“Change within a lifetime”

Climate change is the ghosts of impacts future….

And so the most effective guard against climate breakdown may not be technological solutions, but a more fundamental reimagining of what constitutes a good life on this particular planet. We may be critically constrained in our abilities to change and rework the technosphere, but we should be free to envisage alternative futures. So far our response to the challenge of climate change exposes a fundamental failure of our collective imagination.

via The Conversation

Stitching together reality

The reason why we experience reality as a movie when it’s only a collection of pictures can be at least partially explained by our rhythms of attention. About four times every second, the brain stops taking snapshots of individual points of focus — like your friend on the corner in Times Square — and collects background information about the environment. Without you knowing it, the brain absorbs the sound of the crowd, the feeling of the freezing December air — which it later uses to stitch together a narrative of the complete Times Square Experience.

— Read on www.inverse.com/article/48300-why-is-it-hard-to-focus-research-humans

Neil Armstrong’s Man Bag

I love this story (not just because I have an unhealthy obsession with bags and man purses)…

For whatever reason, Armstrong seemingly kept the bag a secret for more than four decades. Even when questioned about mementos by his authorized biographer, Armstrong made no mention of the historic artifacts that were tucked away in his closet.

To be clear, the bag was not something Armstrong snuck home from the moon. After returning to lunar orbit, the bag and its contents were moved from Eagle to the command module “Columbia” before the lander was directed to crash back to the surface. Had the purse remained aboard, it too would have been destroyed.

Source: Neil Armstrong’s purse: First moonwalker had hidden bag of Apollo 11 artifacts | collectSPACE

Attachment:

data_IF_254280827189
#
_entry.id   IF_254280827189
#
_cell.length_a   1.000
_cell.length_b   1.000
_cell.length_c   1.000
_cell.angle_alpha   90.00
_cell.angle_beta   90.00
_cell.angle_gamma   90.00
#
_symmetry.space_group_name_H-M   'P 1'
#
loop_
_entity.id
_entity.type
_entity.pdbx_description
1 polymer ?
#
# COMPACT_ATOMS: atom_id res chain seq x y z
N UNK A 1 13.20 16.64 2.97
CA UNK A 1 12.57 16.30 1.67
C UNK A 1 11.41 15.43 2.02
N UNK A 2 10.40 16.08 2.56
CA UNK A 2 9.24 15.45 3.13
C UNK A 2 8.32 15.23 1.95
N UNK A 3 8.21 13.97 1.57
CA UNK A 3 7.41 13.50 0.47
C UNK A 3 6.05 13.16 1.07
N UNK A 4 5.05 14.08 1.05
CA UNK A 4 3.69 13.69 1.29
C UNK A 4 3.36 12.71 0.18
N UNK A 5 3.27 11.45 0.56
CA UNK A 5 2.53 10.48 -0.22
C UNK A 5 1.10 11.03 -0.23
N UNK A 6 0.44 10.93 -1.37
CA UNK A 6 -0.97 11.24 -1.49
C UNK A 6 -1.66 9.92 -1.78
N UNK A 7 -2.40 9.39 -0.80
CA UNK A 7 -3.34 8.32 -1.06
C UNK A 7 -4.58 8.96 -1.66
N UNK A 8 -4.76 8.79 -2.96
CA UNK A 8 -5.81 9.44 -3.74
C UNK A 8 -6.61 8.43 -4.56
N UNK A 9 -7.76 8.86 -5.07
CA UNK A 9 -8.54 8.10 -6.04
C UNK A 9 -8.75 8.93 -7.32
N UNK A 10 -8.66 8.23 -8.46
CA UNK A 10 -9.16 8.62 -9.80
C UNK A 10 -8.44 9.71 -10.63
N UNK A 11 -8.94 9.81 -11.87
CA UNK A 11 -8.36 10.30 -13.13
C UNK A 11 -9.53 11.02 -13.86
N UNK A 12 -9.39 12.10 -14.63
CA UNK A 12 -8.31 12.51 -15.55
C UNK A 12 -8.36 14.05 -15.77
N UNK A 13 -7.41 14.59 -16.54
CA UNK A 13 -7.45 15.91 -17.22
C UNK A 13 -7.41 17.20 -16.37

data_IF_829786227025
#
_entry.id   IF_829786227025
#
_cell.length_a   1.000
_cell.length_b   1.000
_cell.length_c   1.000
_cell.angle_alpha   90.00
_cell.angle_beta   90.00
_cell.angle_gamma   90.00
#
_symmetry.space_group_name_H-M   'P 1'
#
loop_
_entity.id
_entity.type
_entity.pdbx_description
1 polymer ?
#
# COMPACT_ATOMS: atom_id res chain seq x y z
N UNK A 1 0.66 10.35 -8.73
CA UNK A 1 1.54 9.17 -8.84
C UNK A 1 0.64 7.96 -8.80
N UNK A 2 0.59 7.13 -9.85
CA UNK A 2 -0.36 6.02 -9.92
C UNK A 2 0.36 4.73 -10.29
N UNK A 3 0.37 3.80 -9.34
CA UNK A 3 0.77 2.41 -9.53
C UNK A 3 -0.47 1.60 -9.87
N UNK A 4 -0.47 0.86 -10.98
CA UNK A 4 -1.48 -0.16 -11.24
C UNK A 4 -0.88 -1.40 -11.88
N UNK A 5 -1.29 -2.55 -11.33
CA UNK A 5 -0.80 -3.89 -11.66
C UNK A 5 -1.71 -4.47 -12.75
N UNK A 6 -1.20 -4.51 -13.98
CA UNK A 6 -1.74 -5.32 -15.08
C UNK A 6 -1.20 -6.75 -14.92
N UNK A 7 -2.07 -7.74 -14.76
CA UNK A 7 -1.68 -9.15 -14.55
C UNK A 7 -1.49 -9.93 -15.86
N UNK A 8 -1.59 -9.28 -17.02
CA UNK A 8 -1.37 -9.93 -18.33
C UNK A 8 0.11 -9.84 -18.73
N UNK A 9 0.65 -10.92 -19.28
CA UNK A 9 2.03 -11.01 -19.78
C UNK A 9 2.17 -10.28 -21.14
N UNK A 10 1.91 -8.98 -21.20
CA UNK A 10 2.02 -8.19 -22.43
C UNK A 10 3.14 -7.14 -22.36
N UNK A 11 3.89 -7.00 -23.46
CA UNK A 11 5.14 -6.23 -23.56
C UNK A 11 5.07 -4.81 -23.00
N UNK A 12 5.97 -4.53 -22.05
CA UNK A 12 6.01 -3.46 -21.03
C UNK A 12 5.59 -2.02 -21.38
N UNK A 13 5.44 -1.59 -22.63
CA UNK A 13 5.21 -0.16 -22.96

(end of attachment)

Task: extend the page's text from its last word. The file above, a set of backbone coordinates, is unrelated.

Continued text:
Our Toddler Memories May Not Be Permanently Lost

Hmm… being the parent of a current toddler, I’m going to take an initial pass on this upgrade offer.

Still, the results provide an interesting look into how the brain can store and ‘forget’ memories from childhood – and it’s tantalising to think that our very earliest moments in life might really be locked up in our neurons somewhere.

Source: Our Toddler Memories May Not Be Permanently Lost, Mouse Study Shows

 

Stephen Hawking Laid to Rest Between Newton and Darwin

It’s safe to say that Hawking inspired so many people of my generation (and generations after us, hopefully) with his wit and humor along with his insights into the workings of black holes and the cosmos.

As a teenager who dove into the world of astronomy and cosmology as an escape from my small rural hometown, I always found Hawking as an incredible enigma with his dense articles, pop-sci books, and then appearances on The Simpsons and Star Trek: The Next Generation (all of which I cherished and continue to do so.

As a Middle School Science Teacher, I frequently used video clips of Prof. Hawking to make a point about space or black holes or the need for humble humor in all of our exploits.

Rest easy and continue to spur us forward in our journey to the stars, Prof. Hawking.

“His final resting place lies between the remains of two other famed scientists, Charles Darwin and Isaac Newton.

It is a rare honor to be interred at the Abbey, and one that has not been given to a scientist for almost 80 years. Before Hawking, the last scientists laid to rest at Westminster were atomic physicists Ernest Rutherford in 1937 and Joseph John Thomson in 1940.”

Read More on CNET – Stephen Hawking’s voice beamed into space as his ashes are interred